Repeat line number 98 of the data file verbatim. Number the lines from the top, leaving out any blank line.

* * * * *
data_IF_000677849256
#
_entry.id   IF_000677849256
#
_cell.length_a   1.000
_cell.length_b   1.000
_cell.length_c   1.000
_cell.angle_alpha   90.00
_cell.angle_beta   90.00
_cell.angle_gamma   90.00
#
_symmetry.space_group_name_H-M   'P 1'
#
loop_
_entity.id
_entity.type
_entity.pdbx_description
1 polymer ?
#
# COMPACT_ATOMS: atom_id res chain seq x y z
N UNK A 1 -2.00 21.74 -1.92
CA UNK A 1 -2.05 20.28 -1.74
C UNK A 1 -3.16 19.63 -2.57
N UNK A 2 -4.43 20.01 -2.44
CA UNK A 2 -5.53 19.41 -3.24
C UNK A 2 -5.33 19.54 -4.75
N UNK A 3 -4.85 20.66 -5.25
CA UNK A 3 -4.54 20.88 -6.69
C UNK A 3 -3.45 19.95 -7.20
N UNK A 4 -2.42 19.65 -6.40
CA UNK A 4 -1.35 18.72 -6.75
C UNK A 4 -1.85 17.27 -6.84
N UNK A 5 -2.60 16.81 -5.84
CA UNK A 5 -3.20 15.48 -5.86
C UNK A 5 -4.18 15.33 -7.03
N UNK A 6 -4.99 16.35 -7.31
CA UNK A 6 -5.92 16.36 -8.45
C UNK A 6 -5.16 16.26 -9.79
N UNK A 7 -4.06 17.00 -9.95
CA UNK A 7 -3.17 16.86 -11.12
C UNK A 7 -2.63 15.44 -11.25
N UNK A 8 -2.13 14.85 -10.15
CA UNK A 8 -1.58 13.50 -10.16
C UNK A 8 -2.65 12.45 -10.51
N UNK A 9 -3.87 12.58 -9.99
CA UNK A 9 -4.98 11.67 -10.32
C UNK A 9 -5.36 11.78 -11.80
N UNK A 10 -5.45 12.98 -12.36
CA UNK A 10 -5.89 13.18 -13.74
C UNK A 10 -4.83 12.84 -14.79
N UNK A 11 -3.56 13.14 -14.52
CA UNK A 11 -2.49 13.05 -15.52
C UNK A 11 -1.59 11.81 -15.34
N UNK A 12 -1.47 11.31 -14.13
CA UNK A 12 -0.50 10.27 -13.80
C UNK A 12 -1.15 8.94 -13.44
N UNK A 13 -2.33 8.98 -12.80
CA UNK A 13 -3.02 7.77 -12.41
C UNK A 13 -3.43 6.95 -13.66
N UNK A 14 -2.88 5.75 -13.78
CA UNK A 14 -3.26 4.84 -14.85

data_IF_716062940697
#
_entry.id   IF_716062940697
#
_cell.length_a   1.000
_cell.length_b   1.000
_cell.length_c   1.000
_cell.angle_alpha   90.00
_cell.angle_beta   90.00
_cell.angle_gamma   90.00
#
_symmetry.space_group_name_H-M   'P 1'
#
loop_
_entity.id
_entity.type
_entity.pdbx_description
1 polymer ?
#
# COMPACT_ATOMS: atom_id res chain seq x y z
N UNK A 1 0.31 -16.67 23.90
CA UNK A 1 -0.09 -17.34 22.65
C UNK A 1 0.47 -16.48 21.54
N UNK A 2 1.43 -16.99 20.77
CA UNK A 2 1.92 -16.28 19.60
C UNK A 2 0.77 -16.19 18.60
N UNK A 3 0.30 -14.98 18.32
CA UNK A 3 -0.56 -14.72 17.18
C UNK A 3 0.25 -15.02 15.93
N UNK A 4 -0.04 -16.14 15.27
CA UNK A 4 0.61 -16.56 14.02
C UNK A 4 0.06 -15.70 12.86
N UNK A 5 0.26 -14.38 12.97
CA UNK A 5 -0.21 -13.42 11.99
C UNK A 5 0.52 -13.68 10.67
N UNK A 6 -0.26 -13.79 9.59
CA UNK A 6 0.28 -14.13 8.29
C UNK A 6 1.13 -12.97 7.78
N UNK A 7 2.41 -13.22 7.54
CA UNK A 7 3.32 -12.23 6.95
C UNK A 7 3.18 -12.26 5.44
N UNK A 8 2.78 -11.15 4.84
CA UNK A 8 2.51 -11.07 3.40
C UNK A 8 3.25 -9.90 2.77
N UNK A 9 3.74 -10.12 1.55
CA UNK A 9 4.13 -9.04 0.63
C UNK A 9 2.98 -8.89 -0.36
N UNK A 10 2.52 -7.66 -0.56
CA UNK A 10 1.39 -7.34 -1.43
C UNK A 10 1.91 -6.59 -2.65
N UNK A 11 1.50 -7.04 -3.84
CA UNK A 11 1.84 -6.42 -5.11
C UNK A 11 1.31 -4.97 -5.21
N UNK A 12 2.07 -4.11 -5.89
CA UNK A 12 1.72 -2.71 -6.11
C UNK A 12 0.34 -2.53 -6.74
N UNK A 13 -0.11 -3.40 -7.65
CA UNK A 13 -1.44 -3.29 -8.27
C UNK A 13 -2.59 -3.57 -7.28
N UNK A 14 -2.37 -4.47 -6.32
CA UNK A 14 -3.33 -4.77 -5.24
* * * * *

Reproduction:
CA UNK A 6 0.28 -14.13 8.29